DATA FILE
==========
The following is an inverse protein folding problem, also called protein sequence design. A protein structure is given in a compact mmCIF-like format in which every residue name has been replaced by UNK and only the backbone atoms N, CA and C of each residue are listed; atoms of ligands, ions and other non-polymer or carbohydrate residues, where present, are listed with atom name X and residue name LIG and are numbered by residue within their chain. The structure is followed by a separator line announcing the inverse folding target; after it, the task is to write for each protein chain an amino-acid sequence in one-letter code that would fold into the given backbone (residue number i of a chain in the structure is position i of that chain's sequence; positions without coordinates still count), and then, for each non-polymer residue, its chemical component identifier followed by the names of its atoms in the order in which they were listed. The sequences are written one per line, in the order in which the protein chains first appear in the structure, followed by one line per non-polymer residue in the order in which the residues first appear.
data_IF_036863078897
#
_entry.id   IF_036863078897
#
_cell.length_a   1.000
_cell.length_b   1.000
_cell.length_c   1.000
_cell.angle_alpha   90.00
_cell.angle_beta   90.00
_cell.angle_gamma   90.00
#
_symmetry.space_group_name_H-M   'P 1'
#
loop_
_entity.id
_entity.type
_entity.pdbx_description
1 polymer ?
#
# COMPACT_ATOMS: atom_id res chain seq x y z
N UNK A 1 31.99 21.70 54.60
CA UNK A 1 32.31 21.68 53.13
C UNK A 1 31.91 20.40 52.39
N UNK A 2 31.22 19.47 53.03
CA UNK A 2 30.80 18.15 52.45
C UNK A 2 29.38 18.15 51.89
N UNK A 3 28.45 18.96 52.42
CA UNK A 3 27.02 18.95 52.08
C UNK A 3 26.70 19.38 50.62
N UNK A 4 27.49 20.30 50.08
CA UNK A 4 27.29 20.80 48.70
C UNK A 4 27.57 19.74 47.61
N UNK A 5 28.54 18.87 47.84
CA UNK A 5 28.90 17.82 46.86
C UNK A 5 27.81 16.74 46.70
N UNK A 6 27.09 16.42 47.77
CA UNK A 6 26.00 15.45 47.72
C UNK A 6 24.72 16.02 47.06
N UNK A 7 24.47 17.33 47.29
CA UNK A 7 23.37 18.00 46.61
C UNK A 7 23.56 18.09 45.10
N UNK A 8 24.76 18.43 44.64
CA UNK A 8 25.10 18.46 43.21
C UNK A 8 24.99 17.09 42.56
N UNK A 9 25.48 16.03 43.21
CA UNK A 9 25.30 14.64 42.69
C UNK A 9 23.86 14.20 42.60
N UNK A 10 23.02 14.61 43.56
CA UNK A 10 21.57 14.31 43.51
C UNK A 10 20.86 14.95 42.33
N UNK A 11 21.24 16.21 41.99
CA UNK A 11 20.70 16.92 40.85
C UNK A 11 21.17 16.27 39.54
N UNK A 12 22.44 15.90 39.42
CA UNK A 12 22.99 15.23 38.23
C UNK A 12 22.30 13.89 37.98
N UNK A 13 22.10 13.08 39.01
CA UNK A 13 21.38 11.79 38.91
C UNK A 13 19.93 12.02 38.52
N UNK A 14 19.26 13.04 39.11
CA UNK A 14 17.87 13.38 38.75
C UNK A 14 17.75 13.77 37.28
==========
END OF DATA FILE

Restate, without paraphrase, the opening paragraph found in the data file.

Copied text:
The following is an inverse protein folding problem, also called protein sequence design. A protein structure is given in a compact mmCIF-like format in which every residue name has been replaced by UNK and only the backbone atoms N, CA and C of each residue are listed; atoms of ligands, ions and other non-polymer or carbohydrate residues, where present, are listed with atom name X and residue name LIG and are numbered by residue within their chain. The structure is followed by a separator line announcing the inverse folding target; after it, the task is to write for each protein chain an amino-acid sequence in one-letter code that would fold into the given backbone (residue number i of a chain in the structure is position i of that chain's sequence; positions without coordinates still count), and then, for each non-polymer residue, its chemical component identifier followed by the names of its atoms in the order in which they were listed. The sequences are written one per line, in the order in which the protein chains first appear in the structure, followed by one line per non-polymer residue in the order in which the residues first appear.